"Ha! you don't know my constitution after all, Caudle. I'm not at all the woman I was. I say nothing about 'em, but very often you don't know my feelings. And as we're on the subject, dearest, I have only one favour to ask. When you marry again—now it's no use your saying that. After the comforts you've known of marriage—what are you sighing at, dear?—after the comforts, you must marry again—now don't forswear yourself in that violent way, taking an oath that you know you must break—you couldn't help it, I'm sure of it; and I know you better than you know yourself. Well, all I ask is, love, because it's only for your sake, and it would make no difference to me then— how should it?—but all I ask is, don't marry Miss Pret—— There! there! I've done: I won't say another word about it; but all I ask is, don't. After the way you've been thought of, and after the comforts you've been used to, Caudle, she wouldn't be the wife for you. Of course I could then have no interest in the matter—you might marry the Queen of England, for what it would be to me then—I'm only anxious about you. Mind, Caudle, I'm not saying anything against her; not at all; but there's a flightiness in her manner—I dare say, poor thing, she means no harm, and it may be, as the saying is, only her manner after all—still, there is a flightiness about her that, after what you've been used to, would make you very wretched. Now, if I may boast of anything, Caudle, it is my propriety of manner the whole of my life. I know that wives who're very particular aren't thought as well of as those who're not—still, it's next to nothing to be virtuous, if people don't seem so. And virtue, Caudle—no, I'm not going to preach about virtue, for I never do. No; and I don't go about with my virtue, like a child with a drum, making all sorts of noises with it. But I know your principles. I shall never forget what I once heard you say to Prettyman: and it's no excuse that you'd taken so much wine you didn't know what you were saying at the time; for wine brings out man's wickedness, just as fire brings out spots of grease.

"What did you say?

"Why, you said this: —'Virtue's a beautiful thing in women, when they don't make so much noise about it: but there's some women who think virtue was given 'em, as claws were given to cats'—yes, cats was the word—'to do nothing but scratch with.' That's what you said.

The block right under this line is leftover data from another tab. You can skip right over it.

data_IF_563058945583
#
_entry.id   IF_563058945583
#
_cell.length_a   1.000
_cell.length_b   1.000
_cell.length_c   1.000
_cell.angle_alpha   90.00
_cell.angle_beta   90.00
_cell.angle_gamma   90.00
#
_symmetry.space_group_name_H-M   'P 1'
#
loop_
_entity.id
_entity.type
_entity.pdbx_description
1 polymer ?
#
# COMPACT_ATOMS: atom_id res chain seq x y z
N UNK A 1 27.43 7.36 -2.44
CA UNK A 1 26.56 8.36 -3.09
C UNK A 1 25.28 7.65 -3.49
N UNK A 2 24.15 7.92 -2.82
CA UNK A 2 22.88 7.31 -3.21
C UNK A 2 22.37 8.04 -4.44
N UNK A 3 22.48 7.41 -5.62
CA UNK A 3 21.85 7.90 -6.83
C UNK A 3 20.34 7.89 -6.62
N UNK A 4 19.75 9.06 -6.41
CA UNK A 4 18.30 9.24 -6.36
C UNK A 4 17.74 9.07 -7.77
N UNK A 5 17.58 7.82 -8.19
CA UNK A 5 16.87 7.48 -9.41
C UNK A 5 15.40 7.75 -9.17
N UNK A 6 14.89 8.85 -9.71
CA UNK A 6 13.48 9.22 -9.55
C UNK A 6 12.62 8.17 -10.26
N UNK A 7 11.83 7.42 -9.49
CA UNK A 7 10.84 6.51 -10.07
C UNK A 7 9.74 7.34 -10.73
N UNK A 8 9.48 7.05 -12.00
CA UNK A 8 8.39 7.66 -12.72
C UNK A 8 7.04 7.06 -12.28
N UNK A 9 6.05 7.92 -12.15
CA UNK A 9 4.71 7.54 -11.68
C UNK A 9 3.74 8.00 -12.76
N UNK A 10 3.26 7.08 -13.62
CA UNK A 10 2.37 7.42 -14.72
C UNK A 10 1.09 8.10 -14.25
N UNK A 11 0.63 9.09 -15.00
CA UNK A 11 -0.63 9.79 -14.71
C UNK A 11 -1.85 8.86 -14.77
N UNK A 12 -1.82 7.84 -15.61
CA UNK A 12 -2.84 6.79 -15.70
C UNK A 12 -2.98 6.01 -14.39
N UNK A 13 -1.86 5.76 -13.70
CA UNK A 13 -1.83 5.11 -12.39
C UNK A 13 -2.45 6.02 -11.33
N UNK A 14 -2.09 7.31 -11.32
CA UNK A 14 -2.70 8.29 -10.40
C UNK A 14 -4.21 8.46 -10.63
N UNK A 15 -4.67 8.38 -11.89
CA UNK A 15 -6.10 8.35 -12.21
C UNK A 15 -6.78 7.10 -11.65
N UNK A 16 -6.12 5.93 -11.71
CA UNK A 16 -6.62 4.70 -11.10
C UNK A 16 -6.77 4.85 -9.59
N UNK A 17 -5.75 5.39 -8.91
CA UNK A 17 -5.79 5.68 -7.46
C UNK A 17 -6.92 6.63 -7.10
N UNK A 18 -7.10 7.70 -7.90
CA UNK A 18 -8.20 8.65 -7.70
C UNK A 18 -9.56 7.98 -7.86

"You don't recollect a syllable of it?

"No, that's it; when you're in that dreadful state, you recollect nothing: but it's a good thing I do.

"But we won't talk of that, love—that's all over: I dare say you meant nothing. But I'm glad you agree with me, that the man who'd tie up his widow not to marry again, is a mean man. It makes me happy that you've the confidence in me to say that.

"You never said it?

"That's nothing to do with it—you've just as good as said it. No: when a man leaves all his property to his wife, without binding her hands from marrying again, he shows what a dependence he has upon her love. He proves to all the world what a wife she's been to him; and how, after his death, he knows she'll grieve for him. And then, of course, a second marriage never enters her head. But when she only keeps his money so long as she keeps a widow, why, she's aggravated to take another husband. I'm sure of it; many a poor woman has been driven into wedlock again, only because she was spited into it by her husband's will. It's only natural to suppose it. If I thought, Caudle, you could do such a thing, though it would break my heart to do it,—yet, though you were dead and gone, I'd show you I'd a spirit, and marry again directly. Not but what it's ridiculous my talking in such a way, as I shall go long before you; still, mark my words, and don't provoke me with any will of that sort, or I'd do it-as I'm a living woman in this bed to-night, I'd do it."


"I did not contradict her," says Caudle, "but suffered her to slumber in such assurance."